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Improving lives by solving problems in agriculture and the environment
Staff image of Philip  Weyl

Philip Weyl Research Scientist, Weed Biological Control

T: +41 (0)32 421 48 76


Rue des Grillons 1 CH-2800 Delémont, Switzerland


MSc in Entomology, PhD in Entomology

After completing my PhD at Rhodes University, South Africa in 2015, working on the origins of a submerged macrophyte Myriophyllum spicatum in southern Africa, I worked for 18 months in a post-doc position with the Rhodes University Biological Control Research Group, where my research was focused on post release evaluation of biological control agents on aquatic weeds in Africa. I started at CABI in June 2016 where I am based in the weeds section and involved in field surveys in Europe and Asia as well as host range and impact studies of potential biological control agents on several target weeds.

Project image: Controlling Japanese knotweed in Great Britain

Controlling noxious Russian knapweed in the North America

Russian knapweed is one of several invasive plants of rangelands that arrived in North America as a seed contaminant in the 19th century, in this case from Asia. Biological control is often a good approach for these plants, but a nematode species introduced in the 1970s proved ineffective against Russian...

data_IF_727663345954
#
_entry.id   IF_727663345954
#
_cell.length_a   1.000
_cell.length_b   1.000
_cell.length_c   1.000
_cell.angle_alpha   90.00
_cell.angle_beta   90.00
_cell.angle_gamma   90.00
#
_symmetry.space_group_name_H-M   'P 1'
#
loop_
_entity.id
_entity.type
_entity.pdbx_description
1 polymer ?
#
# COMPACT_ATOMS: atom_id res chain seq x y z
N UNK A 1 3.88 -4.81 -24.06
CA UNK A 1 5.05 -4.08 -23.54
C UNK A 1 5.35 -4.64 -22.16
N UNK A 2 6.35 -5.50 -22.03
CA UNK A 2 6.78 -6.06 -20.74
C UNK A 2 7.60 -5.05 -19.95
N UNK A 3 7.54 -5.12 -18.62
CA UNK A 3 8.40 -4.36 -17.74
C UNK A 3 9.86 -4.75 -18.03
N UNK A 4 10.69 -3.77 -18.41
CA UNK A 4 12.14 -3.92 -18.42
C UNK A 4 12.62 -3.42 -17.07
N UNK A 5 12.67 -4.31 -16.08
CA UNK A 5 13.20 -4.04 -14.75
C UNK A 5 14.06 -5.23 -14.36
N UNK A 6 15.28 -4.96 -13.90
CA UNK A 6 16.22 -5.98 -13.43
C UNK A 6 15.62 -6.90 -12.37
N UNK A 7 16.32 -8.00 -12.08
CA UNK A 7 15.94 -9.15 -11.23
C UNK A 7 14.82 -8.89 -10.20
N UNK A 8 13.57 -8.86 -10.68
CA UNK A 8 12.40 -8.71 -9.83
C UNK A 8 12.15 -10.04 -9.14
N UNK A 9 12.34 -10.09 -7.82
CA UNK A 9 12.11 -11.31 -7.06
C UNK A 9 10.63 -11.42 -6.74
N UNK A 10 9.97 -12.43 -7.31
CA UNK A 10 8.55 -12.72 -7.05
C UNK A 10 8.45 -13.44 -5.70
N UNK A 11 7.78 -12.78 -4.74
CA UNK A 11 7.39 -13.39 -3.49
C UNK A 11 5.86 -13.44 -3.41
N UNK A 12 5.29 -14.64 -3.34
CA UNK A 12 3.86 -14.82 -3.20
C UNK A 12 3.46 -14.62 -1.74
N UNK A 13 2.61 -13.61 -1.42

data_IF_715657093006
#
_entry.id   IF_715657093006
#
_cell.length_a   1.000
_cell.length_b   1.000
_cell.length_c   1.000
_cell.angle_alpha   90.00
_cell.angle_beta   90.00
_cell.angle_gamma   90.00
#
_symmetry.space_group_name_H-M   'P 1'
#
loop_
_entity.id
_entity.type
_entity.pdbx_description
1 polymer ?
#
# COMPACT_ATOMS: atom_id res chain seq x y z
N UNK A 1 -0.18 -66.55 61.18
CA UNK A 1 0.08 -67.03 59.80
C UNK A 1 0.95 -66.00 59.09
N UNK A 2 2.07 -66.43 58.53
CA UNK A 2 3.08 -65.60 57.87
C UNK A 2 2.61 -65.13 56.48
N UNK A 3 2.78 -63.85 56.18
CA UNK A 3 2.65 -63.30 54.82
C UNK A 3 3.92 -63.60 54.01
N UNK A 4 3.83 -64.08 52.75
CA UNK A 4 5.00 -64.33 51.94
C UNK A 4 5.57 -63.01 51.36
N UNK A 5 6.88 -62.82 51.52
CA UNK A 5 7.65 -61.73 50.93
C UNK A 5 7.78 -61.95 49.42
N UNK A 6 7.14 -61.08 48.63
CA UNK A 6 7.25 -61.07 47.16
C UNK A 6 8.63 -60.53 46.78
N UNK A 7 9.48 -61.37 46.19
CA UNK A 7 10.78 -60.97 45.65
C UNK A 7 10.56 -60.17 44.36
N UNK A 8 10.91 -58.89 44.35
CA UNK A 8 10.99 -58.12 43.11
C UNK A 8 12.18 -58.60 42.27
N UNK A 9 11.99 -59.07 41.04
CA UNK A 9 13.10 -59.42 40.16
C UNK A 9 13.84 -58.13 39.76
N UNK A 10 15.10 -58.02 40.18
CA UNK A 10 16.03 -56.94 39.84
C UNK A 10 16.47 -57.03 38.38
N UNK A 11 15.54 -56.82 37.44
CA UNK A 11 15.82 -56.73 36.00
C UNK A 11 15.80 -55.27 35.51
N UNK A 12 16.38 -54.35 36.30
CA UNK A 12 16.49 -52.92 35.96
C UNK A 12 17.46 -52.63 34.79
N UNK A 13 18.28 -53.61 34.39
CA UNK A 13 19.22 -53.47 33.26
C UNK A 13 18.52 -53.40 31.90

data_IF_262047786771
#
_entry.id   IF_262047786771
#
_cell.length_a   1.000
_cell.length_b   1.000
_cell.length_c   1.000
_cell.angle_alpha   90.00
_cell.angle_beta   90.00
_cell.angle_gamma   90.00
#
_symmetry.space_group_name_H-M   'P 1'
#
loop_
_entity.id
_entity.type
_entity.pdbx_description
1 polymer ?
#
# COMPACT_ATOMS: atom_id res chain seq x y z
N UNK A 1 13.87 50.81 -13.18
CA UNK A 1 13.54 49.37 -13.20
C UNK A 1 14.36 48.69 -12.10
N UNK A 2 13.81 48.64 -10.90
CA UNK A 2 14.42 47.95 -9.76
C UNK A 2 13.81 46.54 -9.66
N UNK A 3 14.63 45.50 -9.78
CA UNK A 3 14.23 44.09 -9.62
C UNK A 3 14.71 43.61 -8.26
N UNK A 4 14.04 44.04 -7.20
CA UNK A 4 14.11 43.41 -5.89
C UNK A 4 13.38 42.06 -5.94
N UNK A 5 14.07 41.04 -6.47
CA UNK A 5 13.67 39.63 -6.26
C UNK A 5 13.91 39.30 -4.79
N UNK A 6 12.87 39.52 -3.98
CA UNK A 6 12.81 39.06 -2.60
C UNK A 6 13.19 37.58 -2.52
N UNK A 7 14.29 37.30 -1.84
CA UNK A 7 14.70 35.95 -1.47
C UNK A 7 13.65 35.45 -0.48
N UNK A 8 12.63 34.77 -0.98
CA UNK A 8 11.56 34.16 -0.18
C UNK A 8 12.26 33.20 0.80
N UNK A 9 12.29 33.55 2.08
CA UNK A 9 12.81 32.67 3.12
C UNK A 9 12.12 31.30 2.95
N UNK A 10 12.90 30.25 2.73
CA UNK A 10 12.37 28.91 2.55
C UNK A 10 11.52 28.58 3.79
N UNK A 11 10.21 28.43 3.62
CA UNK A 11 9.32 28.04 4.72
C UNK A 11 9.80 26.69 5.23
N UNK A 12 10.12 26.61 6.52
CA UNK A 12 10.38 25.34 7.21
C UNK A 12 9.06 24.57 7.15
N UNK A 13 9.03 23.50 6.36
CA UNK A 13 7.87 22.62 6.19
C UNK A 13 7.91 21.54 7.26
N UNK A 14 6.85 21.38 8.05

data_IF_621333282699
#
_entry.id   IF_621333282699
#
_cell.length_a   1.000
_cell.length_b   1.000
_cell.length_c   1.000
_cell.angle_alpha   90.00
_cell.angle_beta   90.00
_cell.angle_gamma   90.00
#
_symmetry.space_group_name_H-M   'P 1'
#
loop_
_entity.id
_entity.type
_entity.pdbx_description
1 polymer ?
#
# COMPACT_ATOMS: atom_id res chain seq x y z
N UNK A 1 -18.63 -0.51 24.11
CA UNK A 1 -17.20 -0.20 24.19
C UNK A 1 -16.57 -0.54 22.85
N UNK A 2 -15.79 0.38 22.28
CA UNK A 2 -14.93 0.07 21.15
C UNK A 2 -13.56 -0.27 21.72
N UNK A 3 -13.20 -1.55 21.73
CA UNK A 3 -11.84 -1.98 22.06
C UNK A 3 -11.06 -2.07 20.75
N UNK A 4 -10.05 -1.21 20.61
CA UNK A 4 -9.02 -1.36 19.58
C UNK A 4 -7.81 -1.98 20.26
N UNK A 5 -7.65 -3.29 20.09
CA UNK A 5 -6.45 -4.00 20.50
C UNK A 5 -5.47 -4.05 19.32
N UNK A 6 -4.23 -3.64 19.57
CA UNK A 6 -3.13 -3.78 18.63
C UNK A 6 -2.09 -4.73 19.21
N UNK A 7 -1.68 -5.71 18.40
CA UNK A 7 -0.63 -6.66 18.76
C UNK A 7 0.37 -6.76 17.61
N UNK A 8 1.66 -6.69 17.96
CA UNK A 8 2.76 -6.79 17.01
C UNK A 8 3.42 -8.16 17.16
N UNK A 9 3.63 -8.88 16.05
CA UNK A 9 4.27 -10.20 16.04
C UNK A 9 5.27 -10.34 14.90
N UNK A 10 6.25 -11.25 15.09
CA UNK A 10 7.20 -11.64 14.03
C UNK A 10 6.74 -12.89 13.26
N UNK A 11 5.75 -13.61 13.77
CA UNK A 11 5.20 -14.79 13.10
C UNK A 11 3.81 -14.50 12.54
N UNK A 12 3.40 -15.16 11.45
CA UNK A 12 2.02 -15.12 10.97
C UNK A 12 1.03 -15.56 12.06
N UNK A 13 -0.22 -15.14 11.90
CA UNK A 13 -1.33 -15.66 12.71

Project image: Controlling Japanese knotweed in Great Britain

Stemming the spread of Russian olive

Russian olive is a significant invasive weed in North America but is perceived as a useful and attractive tree by some stakeholders. It is especially a problem in western parts of the USA where it affects many natural habitats, altering the ecosystem and its functions. Biological control is a useful approach...
Project image: Controlling Japanese knotweed in Great Britain

Giving dyer’s woad the blues

Dyer’s woad is an ancient source of blue dye and was grown as a textile dye crop in Europe and Asia for centuries. It was introduced to North America by early colonists, but escaped cultivation. Today, it is recognized as a serious weed in the western USA. One reason for its impact is the absence of the...
Project image: Controlling Japanese knotweed in Great Britain

Controlling hoary cress in the United States

Trade in seed brought crops to new regions, but many weeds were spread by this route too. Hoary cresses, also known as whitetops, arrived in the USA as contaminants of seed from Eurasia. They are now aggressive invaders of crops, rangeland and riverbanks. One reason for this is the absence of the natural...